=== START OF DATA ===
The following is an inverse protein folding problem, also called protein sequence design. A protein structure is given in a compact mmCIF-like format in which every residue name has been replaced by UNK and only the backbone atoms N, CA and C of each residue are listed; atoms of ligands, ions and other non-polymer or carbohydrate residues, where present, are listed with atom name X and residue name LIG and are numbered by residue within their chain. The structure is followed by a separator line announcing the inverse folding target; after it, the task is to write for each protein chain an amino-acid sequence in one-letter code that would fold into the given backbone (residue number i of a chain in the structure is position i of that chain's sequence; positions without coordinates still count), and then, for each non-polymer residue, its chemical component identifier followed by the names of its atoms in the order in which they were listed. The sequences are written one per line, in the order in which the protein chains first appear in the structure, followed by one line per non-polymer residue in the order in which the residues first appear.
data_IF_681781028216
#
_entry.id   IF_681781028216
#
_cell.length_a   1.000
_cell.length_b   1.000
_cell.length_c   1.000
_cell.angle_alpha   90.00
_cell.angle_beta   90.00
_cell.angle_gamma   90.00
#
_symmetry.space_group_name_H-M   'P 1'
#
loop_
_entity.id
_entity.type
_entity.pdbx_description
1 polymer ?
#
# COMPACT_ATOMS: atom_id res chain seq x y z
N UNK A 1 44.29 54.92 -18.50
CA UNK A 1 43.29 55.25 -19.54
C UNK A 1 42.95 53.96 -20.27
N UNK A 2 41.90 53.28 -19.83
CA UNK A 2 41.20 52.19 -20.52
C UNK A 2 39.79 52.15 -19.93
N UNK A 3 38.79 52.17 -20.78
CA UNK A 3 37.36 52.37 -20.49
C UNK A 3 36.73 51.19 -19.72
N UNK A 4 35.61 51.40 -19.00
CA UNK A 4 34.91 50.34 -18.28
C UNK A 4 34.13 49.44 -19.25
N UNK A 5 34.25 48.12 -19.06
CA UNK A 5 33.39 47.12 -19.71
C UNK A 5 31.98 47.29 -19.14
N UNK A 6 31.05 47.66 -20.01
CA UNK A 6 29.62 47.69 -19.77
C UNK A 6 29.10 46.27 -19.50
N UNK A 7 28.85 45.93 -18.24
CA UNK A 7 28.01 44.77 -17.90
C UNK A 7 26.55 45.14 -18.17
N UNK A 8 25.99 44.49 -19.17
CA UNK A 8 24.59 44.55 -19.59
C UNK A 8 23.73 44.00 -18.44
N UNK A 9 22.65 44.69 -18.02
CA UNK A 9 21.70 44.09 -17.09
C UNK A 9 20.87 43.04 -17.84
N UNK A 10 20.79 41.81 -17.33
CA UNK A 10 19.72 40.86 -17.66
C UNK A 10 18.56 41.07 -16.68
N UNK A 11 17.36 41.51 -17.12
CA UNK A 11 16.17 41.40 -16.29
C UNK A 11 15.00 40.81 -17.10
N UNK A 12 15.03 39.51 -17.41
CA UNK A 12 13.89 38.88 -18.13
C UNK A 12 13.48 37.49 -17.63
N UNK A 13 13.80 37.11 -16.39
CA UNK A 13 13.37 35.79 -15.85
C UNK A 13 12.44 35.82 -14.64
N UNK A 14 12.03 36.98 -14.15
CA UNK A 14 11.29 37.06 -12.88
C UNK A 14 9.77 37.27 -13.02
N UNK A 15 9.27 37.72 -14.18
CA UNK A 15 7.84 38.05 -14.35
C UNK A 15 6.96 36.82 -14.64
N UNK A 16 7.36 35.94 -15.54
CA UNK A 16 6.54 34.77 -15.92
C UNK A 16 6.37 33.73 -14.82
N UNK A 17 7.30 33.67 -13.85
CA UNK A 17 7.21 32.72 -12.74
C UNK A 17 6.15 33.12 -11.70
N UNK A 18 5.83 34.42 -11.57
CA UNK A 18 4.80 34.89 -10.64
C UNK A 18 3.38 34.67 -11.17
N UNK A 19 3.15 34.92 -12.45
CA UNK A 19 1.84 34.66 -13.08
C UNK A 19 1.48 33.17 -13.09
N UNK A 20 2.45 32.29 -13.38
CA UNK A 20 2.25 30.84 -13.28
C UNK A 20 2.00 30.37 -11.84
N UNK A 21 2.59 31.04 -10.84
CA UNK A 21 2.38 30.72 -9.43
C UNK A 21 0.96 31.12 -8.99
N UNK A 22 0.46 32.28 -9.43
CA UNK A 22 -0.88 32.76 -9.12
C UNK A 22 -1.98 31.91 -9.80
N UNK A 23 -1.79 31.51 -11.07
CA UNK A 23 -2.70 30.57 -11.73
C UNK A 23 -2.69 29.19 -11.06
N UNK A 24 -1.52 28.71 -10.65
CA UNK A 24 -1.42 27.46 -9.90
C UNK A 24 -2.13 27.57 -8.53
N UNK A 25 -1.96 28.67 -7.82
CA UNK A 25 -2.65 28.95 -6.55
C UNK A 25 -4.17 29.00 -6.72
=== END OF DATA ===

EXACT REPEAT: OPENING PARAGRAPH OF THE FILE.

The following is an inverse protein folding problem, also called protein sequence design. A protein structure is given in a compact mmCIF-like format in which every residue name has been replaced by UNK and only the backbone atoms N, CA and C of each residue are listed; atoms of ligands, ions and other non-polymer or carbohydrate residues, where present, are listed with atom name X and residue name LIG and are numbered by residue within their chain. The structure is followed by a separator line announcing the inverse folding target; after it, the task is to write for each protein chain an amino-acid sequence in one-letter code that would fold into the given backbone (residue number i of a chain in the structure is position i of that chain's sequence; positions without coordinates still count), and then, for each non-polymer residue, its chemical component identifier followed by the names of its atoms in the order in which they were listed. The sequences are written one per line, in the order in which the protein chains first appear in the structure, followed by one line per non-polymer residue in the order in which the residues first appear.